Barnardo’s criticises judge over fine for sex offender

Barnardo’s criticises judge over fine for sex offender
A judge was slammed by a kids’ charity yesterday after a known paedophile who bought sex from a vulnerable 16-year-old walked free. Kevin Harrison was fined £500 after admitting he paid the girl for sexual favours.  The law outlaws sex with prostitutes under 18 — and the maximum sentence is seven years’ jail. Harrison’s offences against children date back to 1979.
Barnardo’s Wendy Shepherd said the girl had been abused and exploited all her life. She added:  “This was not a one-off offence. The judge has failed to see the danger that this man poses.”
Source:- The Sun, Saturday 17 February 2007, page 16

Britain’s first all-Asbo family
All six members of a family from Morecambe, Lancs, have been given antisocial behaviour orders. The McLoughlin family is thought to be the first in Britain to be dealt with in such a way. Under the orders they must abide by an 11pm-7am curfew, not congregate as a family outside their home and can swear only at each other.
Source:- Daily Telegraph, Saturday 17 February 2007, page 12

Slippers amnesty to cut falls
A slippers amnesty has been announced with old people urged to hand in worn-out and potentially dangerous footwear. In exchange, the charity Age Concern will be handing out 1,000 new pairs of slippers in a bid to cut down on accidents in the home.
Source:- Daily Telegraph, Saturday 17 February 2007, page 2

Tories pledge to help families in ‘broken’ Britain
David Cameron, the Conservative leader, has declared that the recent spate of teenage murders shows that British society has “broken down” and that helping families must be the priority for government, over economic growth.
Source:- The Times, Saturday 17 February 2007, page 4

Celebrity copycats falling into deep debt
Britain’s growing debt crisis has been dramatically highlighted by figures which show a 15 per cent rise last year in the numbers seeking help with financial problems.
Source:- Daily Telegraph, Saturday 17 February 2007, page 3

Ex-mayor called ‘heterosexist’ in housing row
A former mayor of Cambridge has been accused of a subconscious bias against homosexuals because he is urging that more homes be built for families.
Source:- Daily Telegraph, Saturday 17 February 2007, page 12

Kerb crawlers taught about realities of prostitution
The Change Course is used by police forces in Nottinghamshire, Dorset and Hampshire. Men arrested for picking up prostitutes are offered the chance of paying to attend a course on the realities of prostitution and escape a criminal conviction.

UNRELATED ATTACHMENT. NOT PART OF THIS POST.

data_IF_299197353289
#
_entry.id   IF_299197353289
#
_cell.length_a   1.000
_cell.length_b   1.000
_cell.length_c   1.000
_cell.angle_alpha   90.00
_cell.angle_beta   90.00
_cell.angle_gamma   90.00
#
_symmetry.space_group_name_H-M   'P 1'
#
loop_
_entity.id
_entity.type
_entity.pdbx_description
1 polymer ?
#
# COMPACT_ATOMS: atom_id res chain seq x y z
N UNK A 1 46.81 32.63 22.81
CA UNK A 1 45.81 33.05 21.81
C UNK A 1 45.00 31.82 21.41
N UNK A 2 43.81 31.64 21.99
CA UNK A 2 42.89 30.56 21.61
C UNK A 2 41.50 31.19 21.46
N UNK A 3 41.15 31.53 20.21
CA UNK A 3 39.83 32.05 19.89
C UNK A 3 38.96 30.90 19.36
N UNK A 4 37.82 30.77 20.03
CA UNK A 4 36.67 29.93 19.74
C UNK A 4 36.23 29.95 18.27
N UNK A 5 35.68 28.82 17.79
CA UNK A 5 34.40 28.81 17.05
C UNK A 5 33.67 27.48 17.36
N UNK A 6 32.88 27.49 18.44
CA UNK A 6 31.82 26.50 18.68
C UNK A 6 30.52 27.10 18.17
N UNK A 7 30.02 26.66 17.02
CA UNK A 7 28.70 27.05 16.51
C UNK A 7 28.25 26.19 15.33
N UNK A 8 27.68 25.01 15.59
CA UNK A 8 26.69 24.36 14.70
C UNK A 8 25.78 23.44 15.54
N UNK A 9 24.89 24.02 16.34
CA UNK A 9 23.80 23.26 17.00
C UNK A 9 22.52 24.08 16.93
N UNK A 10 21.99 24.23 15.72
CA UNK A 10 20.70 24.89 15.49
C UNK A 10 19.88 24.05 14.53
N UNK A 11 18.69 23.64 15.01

Source:- The Times, Saturday 17 February 2007, page 36

Council hands adoption cases to child charity
A local authority in London is to hand over its adoption services to a voluntary agency to cut lengthy delays in finding homes for children in care.
The agreement between Harrow borough council in north-west London and Coram Family, a leading children’s charity, is the first of its kind in the UK.
Source:- Sunday Telegraph, 18 February 2007, page 14

Warnock exposes special needs policy
Pupils with special needs forced to attend mainstream secondary schools faced a “horror” that could leave them suicidal, claims a peer who helped to bring in the policy. And parents were left “terrified and exhausted” in their efforts to get proper provision for their children, says Baroness Warnock, in the foreword to a new book, Included or Excluded?
Source:- Sunday Telegraph, 18 February 2007, page 14

Outcry over ‘routine’ use of restraints on child prisoners
Hundreds of children are still subjected to physical restraints in prisons and young offenders’ institutions as a means of controlling their behaviour, according to figures obtained by Lord Carlile and the Howard League for Penal Reform. Carlile will tomorrow use a House of Lords debate to publicise the figures.
Source:- The Observer, Sunday 18 February 2007, page 13

Britain’s 12-year-old alchoholics
Children as young as 12 are being diagnosed as alcoholics amid growing concerns about binge-drinking in Britain. Record numbers of pre-teens and teenagers now require hospital treatment for drink-related disorders, the exclusive nationwide survey shows.
Source:- Independent on Sunday, 18 February 2007, page 1

Cosseted children likely to go off rails
Children who are cooped up indoors and prevented from playing freely suffer from “cabin fever” and are more likely to go off the rails, according to a government adviser on children’s play.